Timeseries Learning Algorithms Candidates
The timeseries algorithms once selected and evaluated to build a analyzing and selflearning system for Openstack application awareness. OPs are always collecting bunches of metrics which are essentially timeseries.
Fourier Transform (FT)
What it can do
 Decompose f(t) to combination of basic waves (sine/cosine).
 Smoothing.
 Test periodicity
 i.e. Largest cycle period from FFT is significantly smaller than data span.
 Forecasting and modeling, if timeseries is periodic.
Summary
 Transform f(t), which is on t time domain, to F(w), which is on w frequency domain. F(w) = f(t)’s component on frequency w.
 FT transforms timeseries f(t) into a sum of sine/cosine.
 FT is invertible, i.e. a FT decomposition of sine/cosine waves is unique.
 Suitable for periodic functions. Nonperiodic functions result in nonconstant F(w) or infinite sum of since/cosine.
 Discrete Fourier Transform (DFT) is used for discrete computer sampling, with time complexity O(n*n).
 Fast Fourier Transform (FFT) is the faster version approximation of DFT, with time complexity O(n*log(n)).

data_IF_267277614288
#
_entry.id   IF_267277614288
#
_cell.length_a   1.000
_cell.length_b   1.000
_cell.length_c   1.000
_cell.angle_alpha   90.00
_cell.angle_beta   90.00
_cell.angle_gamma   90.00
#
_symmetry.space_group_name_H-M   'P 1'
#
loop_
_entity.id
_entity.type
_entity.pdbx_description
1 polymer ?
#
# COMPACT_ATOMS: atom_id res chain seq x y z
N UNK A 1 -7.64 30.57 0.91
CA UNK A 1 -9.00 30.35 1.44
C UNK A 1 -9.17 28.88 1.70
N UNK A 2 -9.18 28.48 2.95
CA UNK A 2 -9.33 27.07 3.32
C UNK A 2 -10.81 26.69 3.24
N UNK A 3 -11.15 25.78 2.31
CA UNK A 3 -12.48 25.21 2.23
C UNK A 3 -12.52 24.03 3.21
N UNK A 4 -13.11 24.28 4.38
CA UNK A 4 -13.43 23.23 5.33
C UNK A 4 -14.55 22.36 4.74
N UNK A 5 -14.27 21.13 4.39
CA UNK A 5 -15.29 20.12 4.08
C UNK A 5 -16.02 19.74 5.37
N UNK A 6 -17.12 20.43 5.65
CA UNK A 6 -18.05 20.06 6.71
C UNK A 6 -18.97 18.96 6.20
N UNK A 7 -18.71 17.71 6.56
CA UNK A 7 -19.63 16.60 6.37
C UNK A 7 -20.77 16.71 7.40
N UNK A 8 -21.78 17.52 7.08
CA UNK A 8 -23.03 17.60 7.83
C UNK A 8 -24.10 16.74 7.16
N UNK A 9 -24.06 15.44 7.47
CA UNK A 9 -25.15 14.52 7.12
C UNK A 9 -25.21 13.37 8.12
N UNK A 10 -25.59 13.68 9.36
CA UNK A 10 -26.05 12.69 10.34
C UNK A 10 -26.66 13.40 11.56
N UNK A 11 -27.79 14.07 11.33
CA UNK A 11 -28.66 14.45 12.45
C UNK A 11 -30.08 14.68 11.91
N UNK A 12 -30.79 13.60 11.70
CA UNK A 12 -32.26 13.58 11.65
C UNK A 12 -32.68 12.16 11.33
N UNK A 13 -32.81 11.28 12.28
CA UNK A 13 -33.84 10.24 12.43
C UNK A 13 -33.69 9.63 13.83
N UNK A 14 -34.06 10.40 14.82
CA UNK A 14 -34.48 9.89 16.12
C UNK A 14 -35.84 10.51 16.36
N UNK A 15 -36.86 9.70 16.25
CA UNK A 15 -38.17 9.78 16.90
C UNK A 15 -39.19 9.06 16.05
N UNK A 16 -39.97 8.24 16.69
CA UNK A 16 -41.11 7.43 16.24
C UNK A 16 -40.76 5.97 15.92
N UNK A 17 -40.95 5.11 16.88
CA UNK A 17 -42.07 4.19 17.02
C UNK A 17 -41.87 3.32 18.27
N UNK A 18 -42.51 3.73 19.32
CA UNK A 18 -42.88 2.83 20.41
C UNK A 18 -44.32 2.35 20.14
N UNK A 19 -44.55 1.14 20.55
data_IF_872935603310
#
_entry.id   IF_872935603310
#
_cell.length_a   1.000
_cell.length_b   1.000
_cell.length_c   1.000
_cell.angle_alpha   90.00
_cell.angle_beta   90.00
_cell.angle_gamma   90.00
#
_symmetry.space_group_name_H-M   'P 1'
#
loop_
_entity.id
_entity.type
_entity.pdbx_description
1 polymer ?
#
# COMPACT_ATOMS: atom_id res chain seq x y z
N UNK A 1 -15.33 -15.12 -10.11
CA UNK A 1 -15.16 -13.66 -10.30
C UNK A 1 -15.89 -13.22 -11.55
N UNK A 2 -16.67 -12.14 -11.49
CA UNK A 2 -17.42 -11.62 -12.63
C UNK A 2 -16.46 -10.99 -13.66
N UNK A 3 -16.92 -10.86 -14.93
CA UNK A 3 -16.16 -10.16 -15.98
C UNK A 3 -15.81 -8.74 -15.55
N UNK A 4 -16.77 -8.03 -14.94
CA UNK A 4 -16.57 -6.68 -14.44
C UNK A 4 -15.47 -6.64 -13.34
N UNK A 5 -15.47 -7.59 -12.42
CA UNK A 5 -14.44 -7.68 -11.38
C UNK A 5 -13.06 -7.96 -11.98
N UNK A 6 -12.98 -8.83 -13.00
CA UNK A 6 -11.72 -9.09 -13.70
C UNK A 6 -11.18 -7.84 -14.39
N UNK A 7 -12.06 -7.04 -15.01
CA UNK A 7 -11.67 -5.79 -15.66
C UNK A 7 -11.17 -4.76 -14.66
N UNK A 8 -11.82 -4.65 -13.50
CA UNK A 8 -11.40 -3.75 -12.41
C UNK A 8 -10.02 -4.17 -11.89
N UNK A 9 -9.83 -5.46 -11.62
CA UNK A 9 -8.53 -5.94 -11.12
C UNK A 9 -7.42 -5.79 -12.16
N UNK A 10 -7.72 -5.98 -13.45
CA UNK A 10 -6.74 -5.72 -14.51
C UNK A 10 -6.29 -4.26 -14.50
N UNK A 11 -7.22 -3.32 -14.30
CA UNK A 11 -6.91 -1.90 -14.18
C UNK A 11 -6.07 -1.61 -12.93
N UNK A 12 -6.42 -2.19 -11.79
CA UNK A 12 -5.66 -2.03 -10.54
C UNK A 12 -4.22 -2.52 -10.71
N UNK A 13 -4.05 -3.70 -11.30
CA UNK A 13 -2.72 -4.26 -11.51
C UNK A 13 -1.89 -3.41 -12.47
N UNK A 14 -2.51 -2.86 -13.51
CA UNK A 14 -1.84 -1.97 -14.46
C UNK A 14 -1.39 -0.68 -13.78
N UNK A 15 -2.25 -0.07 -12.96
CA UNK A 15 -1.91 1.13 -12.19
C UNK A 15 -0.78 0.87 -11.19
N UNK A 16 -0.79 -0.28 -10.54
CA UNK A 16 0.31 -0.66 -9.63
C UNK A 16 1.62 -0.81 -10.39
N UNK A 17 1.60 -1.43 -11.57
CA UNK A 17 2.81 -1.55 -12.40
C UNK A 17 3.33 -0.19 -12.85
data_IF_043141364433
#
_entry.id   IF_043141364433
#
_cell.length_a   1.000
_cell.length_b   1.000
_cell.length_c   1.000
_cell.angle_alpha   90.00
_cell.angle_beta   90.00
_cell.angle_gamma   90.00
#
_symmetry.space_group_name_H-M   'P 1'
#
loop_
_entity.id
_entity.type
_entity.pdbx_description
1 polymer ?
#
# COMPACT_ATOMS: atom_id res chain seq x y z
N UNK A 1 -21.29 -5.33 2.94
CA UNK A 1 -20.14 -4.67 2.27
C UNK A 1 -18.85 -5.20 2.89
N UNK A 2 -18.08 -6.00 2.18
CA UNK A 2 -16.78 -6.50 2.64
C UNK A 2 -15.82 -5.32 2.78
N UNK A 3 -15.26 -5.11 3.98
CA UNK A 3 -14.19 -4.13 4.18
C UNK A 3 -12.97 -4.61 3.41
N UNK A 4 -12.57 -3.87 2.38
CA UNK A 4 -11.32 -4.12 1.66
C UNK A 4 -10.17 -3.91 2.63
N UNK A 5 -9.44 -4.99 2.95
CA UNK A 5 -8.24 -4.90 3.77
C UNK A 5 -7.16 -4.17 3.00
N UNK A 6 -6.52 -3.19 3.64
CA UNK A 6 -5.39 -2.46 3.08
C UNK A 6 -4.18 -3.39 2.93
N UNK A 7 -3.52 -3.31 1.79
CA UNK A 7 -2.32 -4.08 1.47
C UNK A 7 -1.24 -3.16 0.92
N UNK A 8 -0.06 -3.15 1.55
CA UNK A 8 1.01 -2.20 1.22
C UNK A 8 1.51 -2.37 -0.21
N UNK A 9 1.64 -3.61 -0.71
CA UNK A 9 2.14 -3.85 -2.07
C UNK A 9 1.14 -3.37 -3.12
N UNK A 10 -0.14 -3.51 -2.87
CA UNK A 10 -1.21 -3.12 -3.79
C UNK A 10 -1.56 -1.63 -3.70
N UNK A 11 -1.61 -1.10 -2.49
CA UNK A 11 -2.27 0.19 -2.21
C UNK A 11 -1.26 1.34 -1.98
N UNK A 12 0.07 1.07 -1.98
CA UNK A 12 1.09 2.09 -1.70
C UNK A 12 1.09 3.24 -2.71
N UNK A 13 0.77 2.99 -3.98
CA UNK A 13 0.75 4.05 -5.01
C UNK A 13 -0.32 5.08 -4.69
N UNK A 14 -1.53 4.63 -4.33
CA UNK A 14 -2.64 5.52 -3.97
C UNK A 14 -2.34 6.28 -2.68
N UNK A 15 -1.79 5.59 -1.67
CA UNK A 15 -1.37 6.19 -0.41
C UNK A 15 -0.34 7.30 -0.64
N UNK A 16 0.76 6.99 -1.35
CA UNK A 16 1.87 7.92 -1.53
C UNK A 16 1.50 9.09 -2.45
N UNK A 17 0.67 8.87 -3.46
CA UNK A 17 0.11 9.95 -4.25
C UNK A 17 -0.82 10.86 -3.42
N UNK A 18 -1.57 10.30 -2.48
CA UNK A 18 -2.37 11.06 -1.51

Do FFT multiple times for better smoothing, according to Netflix Scryer.
Theory
Euler’s formula demonstrates the basic connection between complex numbers and triangular functions.
How F(w) is calculated? e^iwt = cos(wt) + isin(wt), which is one of f(t)’s wave component. f(t)*e^iwt test f’s correlation with e^iwt. The bigger correlation, the bigger coefficient, which is F(w), results in.
!8394323_1298253739kqo6.jpg!
To reverse F(w) to f(t), we simply add each wave component together. A wave component is e^iwt, the cos(wt) + isin(wt), multiply its coefficient F(w).
How FFT is used for smoothing? “FFT Filter smoothing is accomplished by removing Fourier components with frequencies higher than a cutoff frequency”, according to here. Also cutoff amplitude can be used. Choose the threshold wisely.
References
 Theory Explanation
 Wiki FT
 Wiki Frequency Spectrum
 Wiki Fourier Series
 FT Animation
 FT and Epicycle
 FFT Implementation
 FFT Smoothing and Comparison
 Netflix Scryer Use FFT for Forecasting
Moving Average (MA)
What it can do
 Smoothing for longterm trends.
 To see longterm trends.
Summary
 Replace the current point with the (weighted) average of it and nearby range.
 Moving average smoothed curve usually fits the originally one badly, but become useful to see longterm trends. This is different from FFT smoothing.
Theory
Simple moving average (SMA) is the unweighted mean of the previous n data.
Exponential moving average (EMA), or exponential smoothing ([wiki  http://en.wikipedia.org/wiki/Exponential_smoothing]), gives weighted average from current point to beginning, where the weight for each older point decreases exponentially. 
There are yet many other moving average algorithms.
References